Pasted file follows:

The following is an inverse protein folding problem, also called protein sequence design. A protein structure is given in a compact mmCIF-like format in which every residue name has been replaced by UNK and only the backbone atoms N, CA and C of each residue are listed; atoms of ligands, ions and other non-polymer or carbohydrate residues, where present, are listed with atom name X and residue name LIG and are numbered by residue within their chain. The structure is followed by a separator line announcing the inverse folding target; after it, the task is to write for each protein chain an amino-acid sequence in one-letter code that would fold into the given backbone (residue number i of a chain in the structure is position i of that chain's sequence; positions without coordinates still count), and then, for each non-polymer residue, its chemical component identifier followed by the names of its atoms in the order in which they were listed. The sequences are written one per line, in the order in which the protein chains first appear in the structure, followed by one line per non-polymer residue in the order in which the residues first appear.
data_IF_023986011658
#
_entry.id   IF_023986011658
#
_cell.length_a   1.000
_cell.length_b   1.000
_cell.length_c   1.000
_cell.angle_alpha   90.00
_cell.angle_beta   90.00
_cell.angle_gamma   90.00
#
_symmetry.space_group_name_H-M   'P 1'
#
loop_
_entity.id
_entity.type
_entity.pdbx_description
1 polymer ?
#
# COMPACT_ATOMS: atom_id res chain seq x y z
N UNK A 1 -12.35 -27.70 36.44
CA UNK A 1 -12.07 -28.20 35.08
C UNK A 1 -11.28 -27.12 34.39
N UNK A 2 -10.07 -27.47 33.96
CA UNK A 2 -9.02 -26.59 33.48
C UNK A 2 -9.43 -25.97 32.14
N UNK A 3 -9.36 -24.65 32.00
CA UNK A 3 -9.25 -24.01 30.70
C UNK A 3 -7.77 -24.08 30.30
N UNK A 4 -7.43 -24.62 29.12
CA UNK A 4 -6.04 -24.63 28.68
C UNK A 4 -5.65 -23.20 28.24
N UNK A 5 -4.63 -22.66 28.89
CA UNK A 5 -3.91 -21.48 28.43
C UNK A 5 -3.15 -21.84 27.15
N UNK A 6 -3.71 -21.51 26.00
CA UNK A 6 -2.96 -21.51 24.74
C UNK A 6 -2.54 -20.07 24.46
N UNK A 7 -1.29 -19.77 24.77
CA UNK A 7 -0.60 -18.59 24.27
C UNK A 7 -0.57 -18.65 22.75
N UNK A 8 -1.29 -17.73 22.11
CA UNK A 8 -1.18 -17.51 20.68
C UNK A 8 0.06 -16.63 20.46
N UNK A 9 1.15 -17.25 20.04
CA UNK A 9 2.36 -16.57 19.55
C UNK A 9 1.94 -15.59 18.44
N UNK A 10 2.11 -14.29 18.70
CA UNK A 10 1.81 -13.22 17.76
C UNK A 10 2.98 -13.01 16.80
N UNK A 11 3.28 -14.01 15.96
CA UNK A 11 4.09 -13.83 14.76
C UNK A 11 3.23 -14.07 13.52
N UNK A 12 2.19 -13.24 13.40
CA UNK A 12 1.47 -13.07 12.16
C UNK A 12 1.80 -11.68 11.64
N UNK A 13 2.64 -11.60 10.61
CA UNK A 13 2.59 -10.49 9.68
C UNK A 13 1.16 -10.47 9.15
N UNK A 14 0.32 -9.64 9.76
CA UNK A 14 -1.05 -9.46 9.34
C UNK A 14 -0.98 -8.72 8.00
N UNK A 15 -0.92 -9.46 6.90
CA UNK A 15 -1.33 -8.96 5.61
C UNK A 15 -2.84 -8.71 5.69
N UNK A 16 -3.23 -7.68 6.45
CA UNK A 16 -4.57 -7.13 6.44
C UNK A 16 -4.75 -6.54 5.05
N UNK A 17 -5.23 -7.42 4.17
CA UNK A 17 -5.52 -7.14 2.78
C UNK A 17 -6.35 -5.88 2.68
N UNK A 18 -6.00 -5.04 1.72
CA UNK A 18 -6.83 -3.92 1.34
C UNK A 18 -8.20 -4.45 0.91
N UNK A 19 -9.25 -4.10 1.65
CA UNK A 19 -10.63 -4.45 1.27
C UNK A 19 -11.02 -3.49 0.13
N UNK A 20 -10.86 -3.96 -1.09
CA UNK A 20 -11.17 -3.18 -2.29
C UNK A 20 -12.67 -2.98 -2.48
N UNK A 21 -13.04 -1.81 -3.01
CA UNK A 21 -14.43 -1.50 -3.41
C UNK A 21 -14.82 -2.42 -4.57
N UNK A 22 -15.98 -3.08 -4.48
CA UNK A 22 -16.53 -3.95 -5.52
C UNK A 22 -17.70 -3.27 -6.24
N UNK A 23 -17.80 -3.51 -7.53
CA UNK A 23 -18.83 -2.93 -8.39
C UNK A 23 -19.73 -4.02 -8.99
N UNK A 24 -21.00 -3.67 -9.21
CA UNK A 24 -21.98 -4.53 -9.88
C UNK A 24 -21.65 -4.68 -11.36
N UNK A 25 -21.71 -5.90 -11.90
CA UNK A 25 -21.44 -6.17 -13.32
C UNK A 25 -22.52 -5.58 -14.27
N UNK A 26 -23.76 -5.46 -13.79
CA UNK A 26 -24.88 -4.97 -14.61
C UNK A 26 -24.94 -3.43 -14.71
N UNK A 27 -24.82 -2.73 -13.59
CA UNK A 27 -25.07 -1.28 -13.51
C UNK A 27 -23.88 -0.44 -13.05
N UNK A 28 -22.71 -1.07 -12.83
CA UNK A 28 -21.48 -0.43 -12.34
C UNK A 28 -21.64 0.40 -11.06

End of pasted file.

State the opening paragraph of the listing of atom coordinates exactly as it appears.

The following is an inverse protein folding problem, also called protein sequence design. A protein structure is given in a compact mmCIF-like format in which every residue name has been replaced by UNK and only the backbone atoms N, CA and C of each residue are listed; atoms of ligands, ions and other non-polymer or carbohydrate residues, where present, are listed with atom name X and residue name LIG and are numbered by residue within their chain. The structure is followed by a separator line announcing the inverse folding target; after it, the task is to write for each protein chain an amino-acid sequence in one-letter code that would fold into the given backbone (residue number i of a chain in the structure is position i of that chain's sequence; positions without coordinates still count), and then, for each non-polymer residue, its chemical component identifier followed by the names of its atoms in the order in which they were listed. The sequences are written one per line, in the order in which the protein chains first appear in the structure, followed by one line per non-polymer residue in the order in which the residues first appear.